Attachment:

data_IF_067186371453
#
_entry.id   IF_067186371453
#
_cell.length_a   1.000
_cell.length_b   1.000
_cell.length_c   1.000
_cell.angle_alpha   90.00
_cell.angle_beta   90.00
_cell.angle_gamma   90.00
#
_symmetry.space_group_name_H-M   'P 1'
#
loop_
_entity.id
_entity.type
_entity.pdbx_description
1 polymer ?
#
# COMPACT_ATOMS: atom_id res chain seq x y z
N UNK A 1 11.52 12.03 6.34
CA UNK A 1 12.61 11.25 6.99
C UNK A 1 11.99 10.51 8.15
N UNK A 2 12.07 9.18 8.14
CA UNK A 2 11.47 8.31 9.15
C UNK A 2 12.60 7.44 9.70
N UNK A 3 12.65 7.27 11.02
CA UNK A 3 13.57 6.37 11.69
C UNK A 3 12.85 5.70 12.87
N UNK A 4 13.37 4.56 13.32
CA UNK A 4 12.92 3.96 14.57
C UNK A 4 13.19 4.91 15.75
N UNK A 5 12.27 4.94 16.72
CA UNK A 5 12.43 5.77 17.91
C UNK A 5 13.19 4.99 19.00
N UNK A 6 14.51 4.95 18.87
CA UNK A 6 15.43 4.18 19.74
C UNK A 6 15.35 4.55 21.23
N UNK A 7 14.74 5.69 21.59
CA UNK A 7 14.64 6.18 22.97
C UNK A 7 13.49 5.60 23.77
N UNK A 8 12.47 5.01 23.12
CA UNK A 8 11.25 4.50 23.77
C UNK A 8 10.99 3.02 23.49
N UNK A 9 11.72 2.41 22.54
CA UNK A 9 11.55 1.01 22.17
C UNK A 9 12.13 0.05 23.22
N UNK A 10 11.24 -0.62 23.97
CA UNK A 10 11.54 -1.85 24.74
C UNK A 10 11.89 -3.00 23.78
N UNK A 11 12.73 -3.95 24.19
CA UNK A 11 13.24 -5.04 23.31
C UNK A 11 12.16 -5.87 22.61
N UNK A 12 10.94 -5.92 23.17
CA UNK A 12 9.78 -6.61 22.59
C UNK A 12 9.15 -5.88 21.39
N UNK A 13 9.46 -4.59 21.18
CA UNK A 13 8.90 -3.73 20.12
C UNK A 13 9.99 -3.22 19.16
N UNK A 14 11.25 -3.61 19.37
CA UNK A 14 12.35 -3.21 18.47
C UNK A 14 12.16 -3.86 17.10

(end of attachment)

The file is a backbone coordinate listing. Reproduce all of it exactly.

data_IF_067186371453
#
_entry.id   IF_067186371453
#
_cell.length_a   1.000
_cell.length_b   1.000
_cell.length_c   1.000
_cell.angle_alpha   90.00
_cell.angle_beta   90.00
_cell.angle_gamma   90.00
#
_symmetry.space_group_name_H-M   'P 1'
#
loop_
_entity.id
_entity.type
_entity.pdbx_description
1 polymer ?
#
# COMPACT_ATOMS: atom_id res chain seq x y z
N UNK A 1 11.52 12.03 6.34
CA UNK A 1 12.61 11.25 6.99
C UNK A 1 11.99 10.51 8.15
N UNK A 2 12.07 9.18 8.14
CA UNK A 2 11.47 8.31 9.15
C UNK A 2 12.60 7.44 9.70
N UNK A 3 12.65 7.27 11.02
CA UNK A 3 13.57 6.37 11.69
C UNK A 3 12.85 5.70 12.87
N UNK A 4 13.37 4.56 13.32
CA UNK A 4 12.92 3.96 14.57
C UNK A 4 13.19 4.91 15.75
N UNK A 5 12.27 4.94 16.72
CA UNK A 5 12.43 5.77 17.91
C UNK A 5 13.19 4.99 19.00
N UNK A 6 14.51 4.95 18.87
CA UNK A 6 15.43 4.18 19.74
C UNK A 6 15.35 4.55 21.23
N UNK A 7 14.74 5.69 21.59
CA UNK A 7 14.64 6.18 22.97
C UNK A 7 13.49 5.60 23.77
N UNK A 8 12.47 5.01 23.12
CA UNK A 8 11.25 4.50 23.77
C UNK A 8 10.99 3.02 23.49
N UNK A 9 11.72 2.41 22.54
CA UNK A 9 11.55 1.01 22.17
C UNK A 9 12.13 0.05 23.22
N UNK A 10 11.24 -0.62 23.97
CA UNK A 10 11.54 -1.85 24.74
C UNK A 10 11.89 -3.00 23.78
N UNK A 11 12.73 -3.95 24.19
CA UNK A 11 13.24 -5.04 23.31
C UNK A 11 12.16 -5.87 22.61
N UNK A 12 10.94 -5.92 23.17
CA UNK A 12 9.78 -6.61 22.59
C UNK A 12 9.15 -5.88 21.39
N UNK A 13 9.46 -4.59 21.18
CA UNK A 13 8.90 -3.73 20.12
C UNK A 13 9.99 -3.22 19.16
N UNK A 14 11.25 -3.61 19.37
CA UNK A 14 12.35 -3.21 18.47
C UNK A 14 12.16 -3.86 17.10